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10 Reasons to Use Parchment Paper

Uses for parchment paper in the kitchen -

Growing up, I always thought of parchment paper as something people wrote letters on. It involved a fountain pen and a blotter. It was all very romantic but had nothing to do with chocolate chip cookies and poached salmon.

Times changed. Parchment crept into professional kitchens and elbowed its way into gourmet magazines. Confused, I asked my mother about it. She dismissed culinary parchment as an unnessessary money grab. Aluminum foil, waxed paper and plastic wrap were inexpensive and easy to get. Why on earth would she need parchment? Having survived the Great Depression, my mother is extremely pragmatic. She calls BS on products that dazzle fanciful people like me. She is seldom wrong. But when it comes to parchment, I think she’s living in the Dark Ages. Sorry, Mom. I hate to say it, but you’re wrong.

Coated with a thin film of silicone, culinary parchment is a non-stick, oven-safe, moisture-resistant culinary workhorse. It’s replaced my waxed paper completely. Even my eager plastic wrap is feeling neglected. And the aluminum foil? It can’t wait for the hot weather. Nowadays it’s called upon only for the grill.

I’ve been using PaperChef for a couple of years now. They recently sent me some samples to try out. I obliged. While it’s not ideal for letter-writing, parchment is indispensable in my kitchen. It’s right up there with my microplane and beloved French rolling pin. Here are 10 reasons I believe parchment products deserves a spot in your cramped pantry.

  1. It’s user-friendly: Ignore the watermark. It’s branding, not an indication of which side to use. Unlike aluminum foil, either side is the right side. As far as handling goes, if you can tear off a sheet of aluminum foil or waxed paper, you can deal with parchment. PaperChef makes pre-cut sheets. If these appeal, be sure to check your pan size first. The sheets don’t fit my pans, but are still very handy for counter work.
  2. It’s compostable and 100% recyclable: Our municipality earmarks waxed paper for landfill. Parchment paper, however, can be disposed of with the compostables. I feel no guilt tossing used parchment. Plastic wrap on the other hand? I apologize to future generations.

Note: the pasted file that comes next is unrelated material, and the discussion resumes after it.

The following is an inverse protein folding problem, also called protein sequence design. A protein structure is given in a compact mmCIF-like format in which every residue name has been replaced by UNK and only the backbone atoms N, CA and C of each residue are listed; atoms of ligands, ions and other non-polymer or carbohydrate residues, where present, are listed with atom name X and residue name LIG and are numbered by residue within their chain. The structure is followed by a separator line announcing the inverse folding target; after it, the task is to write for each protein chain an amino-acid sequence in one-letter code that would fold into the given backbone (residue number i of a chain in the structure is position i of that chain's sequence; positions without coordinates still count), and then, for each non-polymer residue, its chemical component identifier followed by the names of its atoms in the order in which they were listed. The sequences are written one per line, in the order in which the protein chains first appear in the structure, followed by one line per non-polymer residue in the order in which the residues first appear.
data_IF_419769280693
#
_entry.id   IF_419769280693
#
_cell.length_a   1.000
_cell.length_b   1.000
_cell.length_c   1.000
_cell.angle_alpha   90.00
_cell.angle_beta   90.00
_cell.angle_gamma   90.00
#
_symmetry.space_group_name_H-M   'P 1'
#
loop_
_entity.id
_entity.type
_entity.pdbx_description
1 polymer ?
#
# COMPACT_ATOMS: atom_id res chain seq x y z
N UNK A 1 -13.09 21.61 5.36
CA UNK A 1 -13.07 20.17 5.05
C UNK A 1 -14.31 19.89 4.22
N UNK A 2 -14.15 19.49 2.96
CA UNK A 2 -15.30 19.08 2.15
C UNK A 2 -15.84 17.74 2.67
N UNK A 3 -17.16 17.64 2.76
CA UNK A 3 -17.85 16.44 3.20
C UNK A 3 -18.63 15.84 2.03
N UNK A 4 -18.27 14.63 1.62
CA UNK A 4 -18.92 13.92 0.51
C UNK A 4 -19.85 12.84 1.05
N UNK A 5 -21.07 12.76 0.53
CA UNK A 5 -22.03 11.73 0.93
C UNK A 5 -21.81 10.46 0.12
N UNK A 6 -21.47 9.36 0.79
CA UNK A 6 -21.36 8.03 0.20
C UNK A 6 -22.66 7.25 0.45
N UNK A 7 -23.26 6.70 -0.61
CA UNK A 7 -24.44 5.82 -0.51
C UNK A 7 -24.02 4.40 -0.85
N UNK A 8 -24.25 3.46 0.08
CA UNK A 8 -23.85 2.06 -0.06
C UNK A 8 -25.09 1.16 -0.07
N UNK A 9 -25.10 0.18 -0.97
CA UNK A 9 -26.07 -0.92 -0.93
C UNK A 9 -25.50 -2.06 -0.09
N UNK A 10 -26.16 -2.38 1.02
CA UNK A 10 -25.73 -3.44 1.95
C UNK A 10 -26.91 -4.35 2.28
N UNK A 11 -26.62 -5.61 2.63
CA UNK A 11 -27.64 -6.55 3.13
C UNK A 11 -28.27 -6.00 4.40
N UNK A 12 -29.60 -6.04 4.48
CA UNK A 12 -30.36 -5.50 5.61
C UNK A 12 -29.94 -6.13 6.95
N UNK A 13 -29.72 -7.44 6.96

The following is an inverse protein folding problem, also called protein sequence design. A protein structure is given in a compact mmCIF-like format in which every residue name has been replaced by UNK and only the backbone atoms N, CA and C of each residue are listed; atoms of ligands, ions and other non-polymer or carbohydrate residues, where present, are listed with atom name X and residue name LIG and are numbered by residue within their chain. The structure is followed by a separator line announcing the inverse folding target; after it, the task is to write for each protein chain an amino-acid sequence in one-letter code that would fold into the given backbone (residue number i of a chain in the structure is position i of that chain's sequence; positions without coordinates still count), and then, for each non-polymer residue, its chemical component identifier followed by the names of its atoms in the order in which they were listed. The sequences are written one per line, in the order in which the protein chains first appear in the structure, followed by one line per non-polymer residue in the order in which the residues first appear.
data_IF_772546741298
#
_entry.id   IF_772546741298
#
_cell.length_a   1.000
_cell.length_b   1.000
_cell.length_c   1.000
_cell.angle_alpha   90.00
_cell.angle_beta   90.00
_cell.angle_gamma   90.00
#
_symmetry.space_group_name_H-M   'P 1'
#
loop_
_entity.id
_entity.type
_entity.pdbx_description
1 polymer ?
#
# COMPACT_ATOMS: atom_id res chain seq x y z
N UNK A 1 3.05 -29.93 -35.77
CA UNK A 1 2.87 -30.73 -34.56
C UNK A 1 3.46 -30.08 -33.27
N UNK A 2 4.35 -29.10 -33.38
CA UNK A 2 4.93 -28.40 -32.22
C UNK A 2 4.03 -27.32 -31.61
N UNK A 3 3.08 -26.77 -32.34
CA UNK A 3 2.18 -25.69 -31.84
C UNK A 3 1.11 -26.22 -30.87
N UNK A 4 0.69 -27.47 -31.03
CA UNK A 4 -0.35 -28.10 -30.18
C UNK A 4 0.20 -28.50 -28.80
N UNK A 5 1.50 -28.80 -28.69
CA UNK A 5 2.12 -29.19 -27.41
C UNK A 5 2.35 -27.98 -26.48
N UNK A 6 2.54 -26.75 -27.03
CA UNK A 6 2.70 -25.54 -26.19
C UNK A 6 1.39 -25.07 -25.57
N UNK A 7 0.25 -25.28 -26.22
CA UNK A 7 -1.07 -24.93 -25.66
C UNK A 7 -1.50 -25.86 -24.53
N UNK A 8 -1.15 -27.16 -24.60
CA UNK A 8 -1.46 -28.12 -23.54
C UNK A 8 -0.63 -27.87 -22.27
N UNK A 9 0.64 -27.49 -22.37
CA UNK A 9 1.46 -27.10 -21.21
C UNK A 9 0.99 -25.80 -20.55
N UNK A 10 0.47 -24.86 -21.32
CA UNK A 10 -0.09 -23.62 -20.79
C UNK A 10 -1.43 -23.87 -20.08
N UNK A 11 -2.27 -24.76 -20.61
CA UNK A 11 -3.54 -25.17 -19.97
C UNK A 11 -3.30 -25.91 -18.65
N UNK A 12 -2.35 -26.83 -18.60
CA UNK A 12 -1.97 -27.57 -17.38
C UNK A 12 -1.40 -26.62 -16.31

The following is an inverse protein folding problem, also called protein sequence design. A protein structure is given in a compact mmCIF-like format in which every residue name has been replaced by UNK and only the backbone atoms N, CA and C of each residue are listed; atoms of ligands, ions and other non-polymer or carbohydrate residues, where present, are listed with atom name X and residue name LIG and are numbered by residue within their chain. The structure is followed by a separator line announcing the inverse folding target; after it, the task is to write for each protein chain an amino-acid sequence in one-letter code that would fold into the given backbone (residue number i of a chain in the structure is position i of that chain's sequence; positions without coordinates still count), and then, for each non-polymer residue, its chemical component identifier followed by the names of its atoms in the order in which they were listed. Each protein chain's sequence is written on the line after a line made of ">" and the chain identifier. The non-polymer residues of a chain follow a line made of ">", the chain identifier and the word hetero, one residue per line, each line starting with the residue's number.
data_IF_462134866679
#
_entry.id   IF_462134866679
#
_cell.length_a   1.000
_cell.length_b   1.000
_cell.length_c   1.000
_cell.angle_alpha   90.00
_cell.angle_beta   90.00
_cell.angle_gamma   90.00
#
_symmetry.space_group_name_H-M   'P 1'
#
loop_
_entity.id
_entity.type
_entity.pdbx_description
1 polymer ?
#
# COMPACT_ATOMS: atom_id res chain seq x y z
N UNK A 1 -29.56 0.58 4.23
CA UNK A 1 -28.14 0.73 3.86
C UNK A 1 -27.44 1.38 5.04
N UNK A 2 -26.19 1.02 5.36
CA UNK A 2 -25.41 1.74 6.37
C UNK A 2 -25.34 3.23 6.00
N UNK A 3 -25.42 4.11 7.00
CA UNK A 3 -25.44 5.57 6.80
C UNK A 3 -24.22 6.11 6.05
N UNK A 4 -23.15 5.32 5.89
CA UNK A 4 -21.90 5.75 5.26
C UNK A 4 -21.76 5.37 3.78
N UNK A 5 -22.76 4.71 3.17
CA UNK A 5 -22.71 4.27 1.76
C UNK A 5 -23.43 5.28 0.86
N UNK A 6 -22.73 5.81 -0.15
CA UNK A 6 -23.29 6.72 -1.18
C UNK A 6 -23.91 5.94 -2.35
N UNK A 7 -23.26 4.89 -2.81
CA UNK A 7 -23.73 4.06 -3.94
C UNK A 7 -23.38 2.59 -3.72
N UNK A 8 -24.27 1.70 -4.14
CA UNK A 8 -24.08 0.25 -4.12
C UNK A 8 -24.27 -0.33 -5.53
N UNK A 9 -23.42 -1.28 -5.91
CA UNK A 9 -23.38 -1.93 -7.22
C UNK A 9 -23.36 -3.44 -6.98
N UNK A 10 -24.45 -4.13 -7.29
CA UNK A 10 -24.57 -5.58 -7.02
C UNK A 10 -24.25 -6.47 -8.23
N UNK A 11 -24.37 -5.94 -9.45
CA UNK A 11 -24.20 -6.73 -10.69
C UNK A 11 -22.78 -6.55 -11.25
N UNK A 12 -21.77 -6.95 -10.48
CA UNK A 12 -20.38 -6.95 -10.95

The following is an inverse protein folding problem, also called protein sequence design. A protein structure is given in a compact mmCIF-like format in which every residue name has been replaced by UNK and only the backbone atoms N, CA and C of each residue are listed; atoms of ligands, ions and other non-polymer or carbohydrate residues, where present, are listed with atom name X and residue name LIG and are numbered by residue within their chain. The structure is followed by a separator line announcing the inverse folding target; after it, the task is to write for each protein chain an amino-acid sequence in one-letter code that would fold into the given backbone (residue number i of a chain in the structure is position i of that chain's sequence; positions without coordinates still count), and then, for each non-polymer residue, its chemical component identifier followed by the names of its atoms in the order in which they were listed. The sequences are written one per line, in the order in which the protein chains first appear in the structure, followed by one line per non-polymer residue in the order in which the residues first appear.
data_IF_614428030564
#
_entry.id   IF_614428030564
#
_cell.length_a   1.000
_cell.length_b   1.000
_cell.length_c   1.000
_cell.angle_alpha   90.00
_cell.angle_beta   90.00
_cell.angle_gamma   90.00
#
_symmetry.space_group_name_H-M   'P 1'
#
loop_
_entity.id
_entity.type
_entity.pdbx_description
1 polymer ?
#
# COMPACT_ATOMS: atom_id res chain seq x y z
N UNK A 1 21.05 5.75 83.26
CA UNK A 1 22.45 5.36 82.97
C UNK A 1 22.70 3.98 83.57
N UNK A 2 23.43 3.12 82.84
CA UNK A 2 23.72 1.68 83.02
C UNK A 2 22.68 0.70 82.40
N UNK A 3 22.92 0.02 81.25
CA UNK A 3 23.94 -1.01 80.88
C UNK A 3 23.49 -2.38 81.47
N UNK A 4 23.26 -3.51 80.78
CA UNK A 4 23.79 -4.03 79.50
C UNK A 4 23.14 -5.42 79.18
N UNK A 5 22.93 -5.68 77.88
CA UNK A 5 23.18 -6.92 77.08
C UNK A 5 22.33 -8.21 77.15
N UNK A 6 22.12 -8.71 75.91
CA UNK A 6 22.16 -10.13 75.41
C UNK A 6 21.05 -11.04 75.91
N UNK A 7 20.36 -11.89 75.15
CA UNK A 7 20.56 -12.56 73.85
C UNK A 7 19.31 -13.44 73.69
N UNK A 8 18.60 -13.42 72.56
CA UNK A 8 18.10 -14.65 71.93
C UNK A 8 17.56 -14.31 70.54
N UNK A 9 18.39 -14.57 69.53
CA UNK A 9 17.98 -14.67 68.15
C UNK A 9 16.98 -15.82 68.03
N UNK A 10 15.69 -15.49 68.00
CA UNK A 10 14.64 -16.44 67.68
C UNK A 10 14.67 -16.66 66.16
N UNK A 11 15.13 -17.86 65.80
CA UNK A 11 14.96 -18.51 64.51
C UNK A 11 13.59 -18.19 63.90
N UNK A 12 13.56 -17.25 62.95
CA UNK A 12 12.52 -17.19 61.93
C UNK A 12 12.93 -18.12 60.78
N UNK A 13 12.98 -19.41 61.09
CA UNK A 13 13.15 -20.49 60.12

3. It’s reusable: As long as the item you’re cooking isn’t too wet, you can get a second or even third use out of a sheet of parchment. Think kale chips, cookies and granola. Fish? Not so much.
  4. It works in heat: Because parchment can take indirect heat up to 425°F,  you can bake cakes or roast meat and vegetables without fear. But it is paper, so keep it away from the broiler or stovetop elements.
  5. It works in cold: Moisture-resistant parchment withstands temperature fluctuations better than waxed paper. Use it to roll chilled items like icebox cookies or herb butter. Place a piece of parchment between hamburger patties, waffles, or squares before they go into the freezer. The food will divide easily and the parchment divider won’t tear.
  6. It saves clean-up time:  While parchment doesn’t actually wash the dishes, it might save you the effort. No more chiselling cookies off baking sheets or leaving portions of cake in the bottom of the pan. And lasagna? Say good-bye to overnight soaks. Just line and lift. It also reduces prep mess. You won’t need cooking sprays and will never have to grease and flour straight-edged cake tins again. Convoluted bundt pans are another story.
  7. It prevents spills: Parchment won’t defy gravity, but it can help you lift items from the pan more easily. Let the parchment overhang the edges to form a makeshift handle. Then simply lift the baked goods out. Bonus: When baking granola, fold the parchment lining into a funnel for easy pouring.
  8. It saves your pans: Think of parchment as a protective layer. Since I’ve started using parchment my pans have stopped aging dramatically. Maybe PaperChef should branch into skin care.
  9. You can write on it: Grab a Sharpie. The ink won’t soak through or smudge once dried. Label what you’ve wrapped. Trace your pan to cut a perfectly shaped lining. Or draw rounds for uniform meringues. (Just flip the parchment over before you pipe. You can see the outline but the food won’t touch the ink.) Wrap a sandwich and write a love note to embarrass your kids — or delight your husband. No fountain pen or blotter needed.